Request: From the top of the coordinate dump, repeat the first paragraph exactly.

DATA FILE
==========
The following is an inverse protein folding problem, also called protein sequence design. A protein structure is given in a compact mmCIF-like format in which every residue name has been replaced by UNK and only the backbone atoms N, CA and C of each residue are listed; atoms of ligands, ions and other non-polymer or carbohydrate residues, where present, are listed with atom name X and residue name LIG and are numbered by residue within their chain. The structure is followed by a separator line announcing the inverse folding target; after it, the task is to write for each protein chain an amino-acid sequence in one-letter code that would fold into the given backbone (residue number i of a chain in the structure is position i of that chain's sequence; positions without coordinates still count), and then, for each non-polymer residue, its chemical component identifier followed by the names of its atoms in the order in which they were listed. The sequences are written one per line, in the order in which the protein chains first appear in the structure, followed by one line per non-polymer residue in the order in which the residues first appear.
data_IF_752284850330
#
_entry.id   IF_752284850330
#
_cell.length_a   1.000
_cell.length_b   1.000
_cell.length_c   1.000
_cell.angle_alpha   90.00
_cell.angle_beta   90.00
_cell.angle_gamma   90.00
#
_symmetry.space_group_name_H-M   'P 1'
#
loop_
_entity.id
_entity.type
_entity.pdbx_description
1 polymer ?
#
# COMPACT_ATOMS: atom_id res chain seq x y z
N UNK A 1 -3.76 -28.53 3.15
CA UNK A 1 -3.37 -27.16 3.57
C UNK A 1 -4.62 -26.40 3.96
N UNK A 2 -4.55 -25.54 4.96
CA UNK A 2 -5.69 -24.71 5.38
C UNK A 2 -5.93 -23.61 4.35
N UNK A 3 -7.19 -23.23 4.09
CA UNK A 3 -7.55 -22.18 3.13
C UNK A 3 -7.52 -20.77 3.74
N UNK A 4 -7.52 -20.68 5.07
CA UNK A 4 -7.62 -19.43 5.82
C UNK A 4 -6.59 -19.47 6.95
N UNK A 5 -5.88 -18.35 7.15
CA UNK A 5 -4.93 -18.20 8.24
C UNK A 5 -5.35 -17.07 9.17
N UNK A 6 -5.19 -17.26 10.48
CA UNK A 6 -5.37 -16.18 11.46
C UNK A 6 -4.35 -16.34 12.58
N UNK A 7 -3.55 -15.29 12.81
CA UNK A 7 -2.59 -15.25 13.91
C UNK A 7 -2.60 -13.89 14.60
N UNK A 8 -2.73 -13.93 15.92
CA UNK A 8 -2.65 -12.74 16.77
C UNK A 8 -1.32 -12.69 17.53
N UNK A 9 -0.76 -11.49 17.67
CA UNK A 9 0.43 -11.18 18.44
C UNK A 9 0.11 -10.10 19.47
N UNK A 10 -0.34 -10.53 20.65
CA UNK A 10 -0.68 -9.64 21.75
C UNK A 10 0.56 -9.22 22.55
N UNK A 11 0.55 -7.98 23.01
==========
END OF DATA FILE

The following is an inverse protein folding problem, also called protein sequence design. A protein structure is given in a compact mmCIF-like format in which every residue name has been replaced by UNK and only the backbone atoms N, CA and C of each residue are listed; atoms of ligands, ions and other non-polymer or carbohydrate residues, where present, are listed with atom name X and residue name LIG and are numbered by residue within their chain. The structure is followed by a separator line announcing the inverse folding target; after it, the task is to write for each protein chain an amino-acid sequence in one-letter code that would fold into the given backbone (residue number i of a chain in the structure is position i of that chain's sequence; positions without coordinates still count), and then, for each non-polymer residue, its chemical component identifier followed by the names of its atoms in the order in which they were listed. The sequences are written one per line, in the order in which the protein chains first appear in the structure, followed by one line per non-polymer residue in the order in which the residues first appear.